Canada has several privacy laws regulating the collection, use, and disclosure of personal information in the course of commercial activities. Under Canada’s private sector privacy laws, personal information is not allowed to be passed back and forth across the border unless the individual is notified. As alarming as this may sound if you’re a Canadian business using a US-based address validation service to validate customer addresses, rest assured that this is NOT an issue with Address Validation since address data does not fall in this category.
Canada’s federal Personal Information Protection and Electronics Document Act (PIPEDA) applies in all provinces that lack their own substantially similar legislation. Currently, British Columbia, Alberta, and Québec all have substantially similar legislation covering private sector privacy issues. In general, personal information is defined as “information about an identifiable individual.”
Service Objects has many clients in the US and Canada who call our real-time APIs to validate both USA and Canadian mailing addresses in order to improve deliverability rates and cut waste. Because privacy is always a concern whether there’s a law in place or not, they’re right to wonder if using address validation infringes upon their customers’ privacy. Rest assured, it does not.
We do not see or store the data in any way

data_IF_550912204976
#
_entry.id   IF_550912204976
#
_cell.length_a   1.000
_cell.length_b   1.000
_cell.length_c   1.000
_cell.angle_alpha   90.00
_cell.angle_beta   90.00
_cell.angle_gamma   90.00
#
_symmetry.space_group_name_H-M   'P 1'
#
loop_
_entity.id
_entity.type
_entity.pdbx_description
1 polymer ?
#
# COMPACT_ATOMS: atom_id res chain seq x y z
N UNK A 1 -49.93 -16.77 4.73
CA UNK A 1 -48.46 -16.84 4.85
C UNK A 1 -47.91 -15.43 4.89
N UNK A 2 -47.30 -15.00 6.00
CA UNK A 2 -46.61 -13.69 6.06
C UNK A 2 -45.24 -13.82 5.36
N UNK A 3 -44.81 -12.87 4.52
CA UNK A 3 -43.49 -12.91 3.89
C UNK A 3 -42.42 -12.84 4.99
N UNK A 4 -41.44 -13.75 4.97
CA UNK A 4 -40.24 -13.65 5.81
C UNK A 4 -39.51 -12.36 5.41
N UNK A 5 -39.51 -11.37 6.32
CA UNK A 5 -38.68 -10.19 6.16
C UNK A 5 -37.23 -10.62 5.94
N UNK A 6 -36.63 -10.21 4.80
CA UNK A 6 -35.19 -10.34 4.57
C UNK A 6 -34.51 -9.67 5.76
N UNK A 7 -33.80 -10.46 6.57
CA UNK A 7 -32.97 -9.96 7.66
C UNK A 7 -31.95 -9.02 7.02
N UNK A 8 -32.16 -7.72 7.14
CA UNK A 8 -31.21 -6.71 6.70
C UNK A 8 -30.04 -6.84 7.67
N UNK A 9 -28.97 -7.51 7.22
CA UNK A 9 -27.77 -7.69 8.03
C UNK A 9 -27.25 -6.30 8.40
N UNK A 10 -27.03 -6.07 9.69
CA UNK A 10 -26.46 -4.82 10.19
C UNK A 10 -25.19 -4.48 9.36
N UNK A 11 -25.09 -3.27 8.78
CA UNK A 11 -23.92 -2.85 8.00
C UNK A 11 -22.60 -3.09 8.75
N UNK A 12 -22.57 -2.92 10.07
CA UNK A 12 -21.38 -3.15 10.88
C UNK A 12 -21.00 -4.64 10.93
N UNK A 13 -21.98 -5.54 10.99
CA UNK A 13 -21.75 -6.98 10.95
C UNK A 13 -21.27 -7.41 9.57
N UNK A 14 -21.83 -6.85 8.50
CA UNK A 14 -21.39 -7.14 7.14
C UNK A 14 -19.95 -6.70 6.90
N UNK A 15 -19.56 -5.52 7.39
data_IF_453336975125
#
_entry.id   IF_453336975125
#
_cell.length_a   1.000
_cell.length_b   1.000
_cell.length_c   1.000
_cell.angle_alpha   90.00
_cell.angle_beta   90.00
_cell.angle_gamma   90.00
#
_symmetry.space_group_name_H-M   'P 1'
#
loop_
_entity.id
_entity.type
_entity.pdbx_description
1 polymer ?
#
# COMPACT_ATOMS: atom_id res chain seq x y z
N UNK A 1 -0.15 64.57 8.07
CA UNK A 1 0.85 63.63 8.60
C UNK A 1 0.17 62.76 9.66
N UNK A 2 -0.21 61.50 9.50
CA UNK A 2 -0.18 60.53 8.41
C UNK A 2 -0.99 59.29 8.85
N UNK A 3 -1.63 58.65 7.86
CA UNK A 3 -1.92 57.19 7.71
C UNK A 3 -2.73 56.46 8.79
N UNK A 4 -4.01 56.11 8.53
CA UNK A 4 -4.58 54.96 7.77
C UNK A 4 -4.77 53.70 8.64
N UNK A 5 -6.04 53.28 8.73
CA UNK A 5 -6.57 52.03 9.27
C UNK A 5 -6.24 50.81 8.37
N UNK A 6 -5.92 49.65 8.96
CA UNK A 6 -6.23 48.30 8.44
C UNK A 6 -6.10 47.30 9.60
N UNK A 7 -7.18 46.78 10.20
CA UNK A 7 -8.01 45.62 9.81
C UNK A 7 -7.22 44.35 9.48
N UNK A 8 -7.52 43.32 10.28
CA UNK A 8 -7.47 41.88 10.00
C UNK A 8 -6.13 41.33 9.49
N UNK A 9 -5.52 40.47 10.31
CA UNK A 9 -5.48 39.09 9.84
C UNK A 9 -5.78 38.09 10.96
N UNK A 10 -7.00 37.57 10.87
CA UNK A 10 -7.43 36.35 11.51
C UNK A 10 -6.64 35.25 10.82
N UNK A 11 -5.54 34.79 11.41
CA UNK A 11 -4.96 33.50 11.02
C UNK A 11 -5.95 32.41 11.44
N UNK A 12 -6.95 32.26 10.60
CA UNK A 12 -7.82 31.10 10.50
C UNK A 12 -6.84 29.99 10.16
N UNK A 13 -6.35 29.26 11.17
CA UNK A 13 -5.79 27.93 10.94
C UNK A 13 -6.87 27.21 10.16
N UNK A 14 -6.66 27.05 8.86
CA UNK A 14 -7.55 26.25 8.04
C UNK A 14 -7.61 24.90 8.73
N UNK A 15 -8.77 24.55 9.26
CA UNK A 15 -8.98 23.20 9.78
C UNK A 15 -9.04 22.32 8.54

Among the finer points of the law is the distinction between “transfer for processing” and “disclosure.” According to the Office of the Privacy Commissioner, PIPEDA does establish rules governing transfers for processing. A transfer for processing is a “use” of the information; it is not a disclosure. Assuming the information is being used for the purpose it was originally collected, additional consent for the transfer is not required.”
Thus, if you originally collected address information for delivering a product your Canadian customer ordered, having a US-based address validation service process that address to verify its deliverability is a use — as intended. It is not a disclosure. And again, we never see or store the data.
If you need to validate a Canadian or US address and want extra assurance that you are not compromising your customer’s privacy or running afoul of Canada’s private sector privacy laws, you could simply pass only the address. There’s no need to pass a name with the address.
We understand — and share — your concerns about customer privacy. It’s an issue we take seriously and proactively address.
Try out DOTS Address Validation – Canada 2 for free for 30 days and let us know what you think: